They think they can grow cash flow at a 25% compound annual rate for years to come. These two plays are so high-margin, will produce so much money. Hess, between these two, could be a really great long-term oil company, because they can do it at $60 a barrel. Really interesting long-term name.
Sciple: Let's talk a little bit more about, in Guyana, Hess' partnership with Exxon, that relationship there. Exxon is the operator there. How advantageous is that for Hess? That has to be a great resource to have, partnering with such a large oil player like Exxon.
DiLallo: Yeah, Exxon is one of the better companies in the business at drilling for returns. They've been phenomenal over the years at some of the interesting metrics, like returns on capital employed. Because they're so focused on returns, that's what benefits Hess here. Exxon will invest in this play because it's going to produce long-term returns and very good returns. Exxon sees this as being one of the key drivers, along with the Permian, of enabling it to double earnings by 2025. For a company the size of Exxon, that's a huge, huge growth potential. So, for Hess to be a partner on this, it's really a great deal for Hess. Exxon knows how to drill, knows how to produce oil. I like Hess specifically because it's locked in. But you add the two together, and it's a really nice company to follow.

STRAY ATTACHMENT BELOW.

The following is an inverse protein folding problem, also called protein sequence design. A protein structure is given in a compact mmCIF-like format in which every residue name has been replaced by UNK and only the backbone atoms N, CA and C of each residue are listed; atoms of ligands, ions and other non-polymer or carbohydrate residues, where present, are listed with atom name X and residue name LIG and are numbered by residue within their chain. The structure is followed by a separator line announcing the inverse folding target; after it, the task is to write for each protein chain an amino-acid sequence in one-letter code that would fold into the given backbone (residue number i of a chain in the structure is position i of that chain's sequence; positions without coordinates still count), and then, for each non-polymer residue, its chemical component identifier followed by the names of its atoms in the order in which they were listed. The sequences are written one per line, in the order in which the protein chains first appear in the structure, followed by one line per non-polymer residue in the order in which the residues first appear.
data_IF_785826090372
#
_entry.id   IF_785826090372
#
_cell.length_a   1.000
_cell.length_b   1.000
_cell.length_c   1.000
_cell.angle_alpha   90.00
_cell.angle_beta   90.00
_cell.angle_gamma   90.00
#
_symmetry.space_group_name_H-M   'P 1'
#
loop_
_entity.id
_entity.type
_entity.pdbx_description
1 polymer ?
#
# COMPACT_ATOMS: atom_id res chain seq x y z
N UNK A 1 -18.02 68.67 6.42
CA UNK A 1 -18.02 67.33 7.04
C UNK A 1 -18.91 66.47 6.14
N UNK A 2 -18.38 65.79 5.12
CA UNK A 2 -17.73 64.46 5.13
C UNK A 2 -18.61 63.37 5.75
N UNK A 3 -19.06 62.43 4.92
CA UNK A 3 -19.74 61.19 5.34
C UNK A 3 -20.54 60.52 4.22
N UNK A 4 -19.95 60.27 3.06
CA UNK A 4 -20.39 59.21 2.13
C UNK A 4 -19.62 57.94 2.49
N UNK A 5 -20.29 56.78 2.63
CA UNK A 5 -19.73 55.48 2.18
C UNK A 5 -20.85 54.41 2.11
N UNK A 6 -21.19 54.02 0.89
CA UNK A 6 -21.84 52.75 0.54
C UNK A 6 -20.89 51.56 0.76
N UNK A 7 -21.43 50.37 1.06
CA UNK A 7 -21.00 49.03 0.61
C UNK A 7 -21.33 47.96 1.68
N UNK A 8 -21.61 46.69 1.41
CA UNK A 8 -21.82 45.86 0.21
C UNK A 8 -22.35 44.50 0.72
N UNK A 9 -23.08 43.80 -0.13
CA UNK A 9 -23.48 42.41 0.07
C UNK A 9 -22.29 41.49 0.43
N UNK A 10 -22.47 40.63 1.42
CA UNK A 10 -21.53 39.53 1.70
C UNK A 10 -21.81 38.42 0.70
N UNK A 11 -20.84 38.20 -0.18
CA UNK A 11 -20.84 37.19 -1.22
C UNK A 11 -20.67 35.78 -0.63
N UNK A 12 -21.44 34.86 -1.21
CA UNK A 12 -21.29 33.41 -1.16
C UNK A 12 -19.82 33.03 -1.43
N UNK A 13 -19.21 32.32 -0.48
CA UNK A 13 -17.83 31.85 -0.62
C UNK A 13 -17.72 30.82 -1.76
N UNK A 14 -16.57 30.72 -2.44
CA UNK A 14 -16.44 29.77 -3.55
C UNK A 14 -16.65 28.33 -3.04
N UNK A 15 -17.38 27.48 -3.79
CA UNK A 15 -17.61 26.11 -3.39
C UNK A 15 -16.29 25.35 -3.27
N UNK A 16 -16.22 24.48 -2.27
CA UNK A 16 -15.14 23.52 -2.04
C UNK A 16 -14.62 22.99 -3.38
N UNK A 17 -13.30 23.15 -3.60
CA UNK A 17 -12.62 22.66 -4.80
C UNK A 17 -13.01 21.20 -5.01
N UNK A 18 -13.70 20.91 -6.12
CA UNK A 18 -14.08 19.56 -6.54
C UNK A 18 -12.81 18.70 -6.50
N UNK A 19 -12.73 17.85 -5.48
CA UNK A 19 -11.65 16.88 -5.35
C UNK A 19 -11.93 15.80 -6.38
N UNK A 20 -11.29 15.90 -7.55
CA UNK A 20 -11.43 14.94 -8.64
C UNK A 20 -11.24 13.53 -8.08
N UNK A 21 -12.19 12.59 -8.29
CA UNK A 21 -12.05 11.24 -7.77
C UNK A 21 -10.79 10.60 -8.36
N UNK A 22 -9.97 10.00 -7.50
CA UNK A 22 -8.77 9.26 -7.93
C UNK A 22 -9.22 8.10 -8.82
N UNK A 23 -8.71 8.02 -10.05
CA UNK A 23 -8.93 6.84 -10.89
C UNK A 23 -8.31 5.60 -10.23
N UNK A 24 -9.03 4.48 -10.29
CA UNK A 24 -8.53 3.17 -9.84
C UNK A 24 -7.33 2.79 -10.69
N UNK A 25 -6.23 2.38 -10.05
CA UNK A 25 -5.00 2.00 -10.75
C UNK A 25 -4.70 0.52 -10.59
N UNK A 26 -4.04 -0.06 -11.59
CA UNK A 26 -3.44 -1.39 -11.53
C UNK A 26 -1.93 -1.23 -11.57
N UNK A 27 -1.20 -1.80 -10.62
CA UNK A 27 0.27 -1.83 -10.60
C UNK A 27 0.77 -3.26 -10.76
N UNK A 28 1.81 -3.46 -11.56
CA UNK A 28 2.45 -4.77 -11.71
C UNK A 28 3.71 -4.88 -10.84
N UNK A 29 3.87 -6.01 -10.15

Sciple: When you look at management's presentations, they talk about that Guyana and the Bakken are their growth drivers, but they have some other plays that are more of their cash flow drivers that they use to feed those growth engines. That's their assets in Malaysia and the Deepwater Gulf of Mexico. They're saying those plays are getting them 70% of the cash from operations through 2020, but only 20% of their capex. These are things that don't require a lot of capex to keep throwing off cash, but they can really use those other assets that they have to generate cash, to really invest in those big growth drivers, like you mentioned in Guyana and the Bakken.